Sign up for our daily briefing

Make your busy days simpler with Axios AM/PM. Catch up on what's new and why it matters in just 5 minutes.

Please enter a valid email.

Please enter a valid email.

Subscription failed
Thank you for subscribing!

Catch up on the day's biggest business stories

Subscribe to Axios Closer for insights into the day’s business news and trends and why they matter

Please enter a valid email.

Please enter a valid email.

Subscription failed
Thank you for subscribing!

Stay on top of the latest market trends

Subscribe to Axios Markets for the latest market trends and economic insights. Sign up for free.

Please enter a valid email.

Please enter a valid email.

Subscription failed
Thank you for subscribing!

Sports news worthy of your time

Binge on the stats and stories that drive the sports world with Axios Sports. Sign up for free.

Please enter a valid email.

Please enter a valid email.

Subscription failed
Thank you for subscribing!

Tech news worthy of your time

Get our smart take on technology from the Valley and D.C. with Axios Login. Sign up for free.

Please enter a valid email.

Please enter a valid email.

Subscription failed
Thank you for subscribing!

Get the inside stories

Get an insider's guide to the new White House with Axios Sneak Peek. Sign up for free.

Please enter a valid email.

Please enter a valid email.

Subscription failed
Thank you for subscribing!

Catch up on coronavirus stories and special reports, curated by Mike Allen everyday

Catch up on coronavirus stories and special reports, curated by Mike Allen everyday

Please enter a valid email.

Please enter a valid email.

Subscription failed
Thank you for subscribing!

Want a daily digest of the top Denver news?

Get a daily digest of the most important stories affecting your hometown with Axios Denver

Please enter a valid email.

Please enter a valid email.

Subscription failed
Thank you for subscribing!

Want a daily digest of the top Des Moines news?

Get a daily digest of the most important stories affecting your hometown with Axios Des Moines

Please enter a valid email.

Please enter a valid email.

Subscription failed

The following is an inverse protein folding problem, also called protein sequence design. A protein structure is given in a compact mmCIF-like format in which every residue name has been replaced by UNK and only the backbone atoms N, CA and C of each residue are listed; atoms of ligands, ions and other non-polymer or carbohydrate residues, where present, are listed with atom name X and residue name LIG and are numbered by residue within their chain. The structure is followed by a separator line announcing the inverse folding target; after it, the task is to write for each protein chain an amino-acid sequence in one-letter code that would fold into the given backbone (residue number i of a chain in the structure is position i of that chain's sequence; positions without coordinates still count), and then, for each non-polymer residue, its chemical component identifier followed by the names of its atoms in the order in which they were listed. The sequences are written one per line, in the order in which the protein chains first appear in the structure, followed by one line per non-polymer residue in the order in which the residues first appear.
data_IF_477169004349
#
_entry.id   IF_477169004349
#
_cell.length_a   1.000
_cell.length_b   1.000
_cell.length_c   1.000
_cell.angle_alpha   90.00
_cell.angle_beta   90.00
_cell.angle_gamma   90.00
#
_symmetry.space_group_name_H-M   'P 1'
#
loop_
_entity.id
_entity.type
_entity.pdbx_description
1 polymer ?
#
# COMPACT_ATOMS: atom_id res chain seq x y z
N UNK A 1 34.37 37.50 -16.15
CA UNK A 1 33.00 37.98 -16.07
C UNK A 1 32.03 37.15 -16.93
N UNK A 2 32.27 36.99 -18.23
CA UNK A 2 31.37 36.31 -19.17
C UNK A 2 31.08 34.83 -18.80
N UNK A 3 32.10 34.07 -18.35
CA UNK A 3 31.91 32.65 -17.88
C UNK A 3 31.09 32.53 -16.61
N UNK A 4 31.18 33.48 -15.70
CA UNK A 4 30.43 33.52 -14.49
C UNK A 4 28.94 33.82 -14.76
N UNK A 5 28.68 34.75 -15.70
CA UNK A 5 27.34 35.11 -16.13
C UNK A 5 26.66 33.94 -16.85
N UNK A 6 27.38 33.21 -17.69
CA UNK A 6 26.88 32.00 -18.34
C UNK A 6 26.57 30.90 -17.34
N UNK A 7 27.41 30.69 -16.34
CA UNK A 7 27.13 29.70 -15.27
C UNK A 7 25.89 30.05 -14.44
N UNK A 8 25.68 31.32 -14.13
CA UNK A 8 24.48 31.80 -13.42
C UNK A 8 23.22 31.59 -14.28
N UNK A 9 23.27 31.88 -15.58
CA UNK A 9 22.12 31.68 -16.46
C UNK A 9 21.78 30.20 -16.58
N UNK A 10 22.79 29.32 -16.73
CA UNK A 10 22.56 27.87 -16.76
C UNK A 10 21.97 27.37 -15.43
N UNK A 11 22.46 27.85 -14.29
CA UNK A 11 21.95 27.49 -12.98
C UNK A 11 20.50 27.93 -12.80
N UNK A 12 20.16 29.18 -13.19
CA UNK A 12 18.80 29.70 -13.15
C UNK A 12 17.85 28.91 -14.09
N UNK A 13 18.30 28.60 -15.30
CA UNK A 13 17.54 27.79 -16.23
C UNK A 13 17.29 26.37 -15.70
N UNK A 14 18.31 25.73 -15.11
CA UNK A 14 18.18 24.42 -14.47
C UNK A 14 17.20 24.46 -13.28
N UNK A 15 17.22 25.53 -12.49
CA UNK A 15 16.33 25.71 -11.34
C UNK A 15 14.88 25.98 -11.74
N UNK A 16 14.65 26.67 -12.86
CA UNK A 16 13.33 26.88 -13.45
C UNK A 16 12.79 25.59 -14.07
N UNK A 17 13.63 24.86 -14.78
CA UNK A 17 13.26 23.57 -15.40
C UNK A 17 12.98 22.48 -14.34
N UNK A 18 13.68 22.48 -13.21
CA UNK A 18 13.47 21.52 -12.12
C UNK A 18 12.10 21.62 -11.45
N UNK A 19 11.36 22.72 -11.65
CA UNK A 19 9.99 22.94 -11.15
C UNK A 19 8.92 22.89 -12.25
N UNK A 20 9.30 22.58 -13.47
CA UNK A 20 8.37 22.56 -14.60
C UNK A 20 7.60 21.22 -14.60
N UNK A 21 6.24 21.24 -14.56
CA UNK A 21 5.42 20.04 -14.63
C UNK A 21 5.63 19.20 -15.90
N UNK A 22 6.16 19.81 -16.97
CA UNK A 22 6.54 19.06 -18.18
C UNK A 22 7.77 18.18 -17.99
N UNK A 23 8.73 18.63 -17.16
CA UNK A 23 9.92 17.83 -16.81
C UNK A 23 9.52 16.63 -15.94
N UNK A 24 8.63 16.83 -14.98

Thank you for subscribing!

Want a daily digest of the top Twin Cities news?

Get a daily digest of the most important stories affecting your hometown with Axios Twin Cities

Please enter a valid email.

Please enter a valid email.

Subscription failed
Thank you for subscribing!

Want a daily digest of the top Tampa Bay news?

Get a daily digest of the most important stories affecting your hometown with Axios Tampa Bay

Please enter a valid email.

Please enter a valid email.

Subscription failed
Thank you for subscribing!

Want a daily digest of the top Charlotte news?

Get a daily digest of the most important stories affecting your hometown with Axios Charlotte

Please enter a valid email.

Please enter a valid email.

Subscription failed
Thank you for subscribing!

Sign up for Axios NW Arkansas

Stay up-to-date on the most important and interesting stories affecting NW Arkansas, authored by local reporters

Please enter a valid email.

Please enter a valid email.

Subscription failed
Thank you for subscribing!

Please enter a valid email.

Please enter a valid email.

Subscription failed
Thank you for subscribing!

Left unmitigated, rising temperatures from climate change will increase inequality and mortality rates in the U.S. by the end of the 21st century, a team of economists and climate scientists warn in a study published today. It's the first to project the impacts of climate change on individual counties in the U.S. Many of those predicted to be hit hardest are in fast-growing Arizona, Texas, and Florida.

Expand chart

Data: Hsiang, Kopp, Jina, Rising, et al. (2017); Map: Lazaro Gamio/Axios

Local differences: If steps are not taken to lessen the rate of warming from climate change, counties in the South and lower Midwest — which on average tend to already be poorer and warmer — may lose as much as 20% of their income and may experience higher mortality rates. However, areas of the Pacific Northwest, the Great Lakes region and New England — which on average tend to be wealthier and cooler — could benefit economically from the change and see lower mortality rates.

A climate impact map by county is available here.

"The poorest 10% of counties stand to lose over 10% of their county GDP, while many richer counties will see climate-driven boosts." — study author James Rising of UC Berkeley.

Dire warning: The researchers predict mortality will increase by 5.4 deaths per 100,000 people for every one degree Celsius rise in temperature. "We show there are going to be as many additional deaths from climate change as there are car crashes, and possibly more. Of the sectors we looked at, the greatest costs by far to society are going to come from those additional deaths," Rising told Axios. But it would vary by region: in cold northern counties, warming reduces mortality whereas in southern ones it could rise.

Nationwide, for every one degree Celsius temperature rise, the study predicts:

  • Gross domestic product will drop 1.2%
  • Agriculture average yields will decline by 9%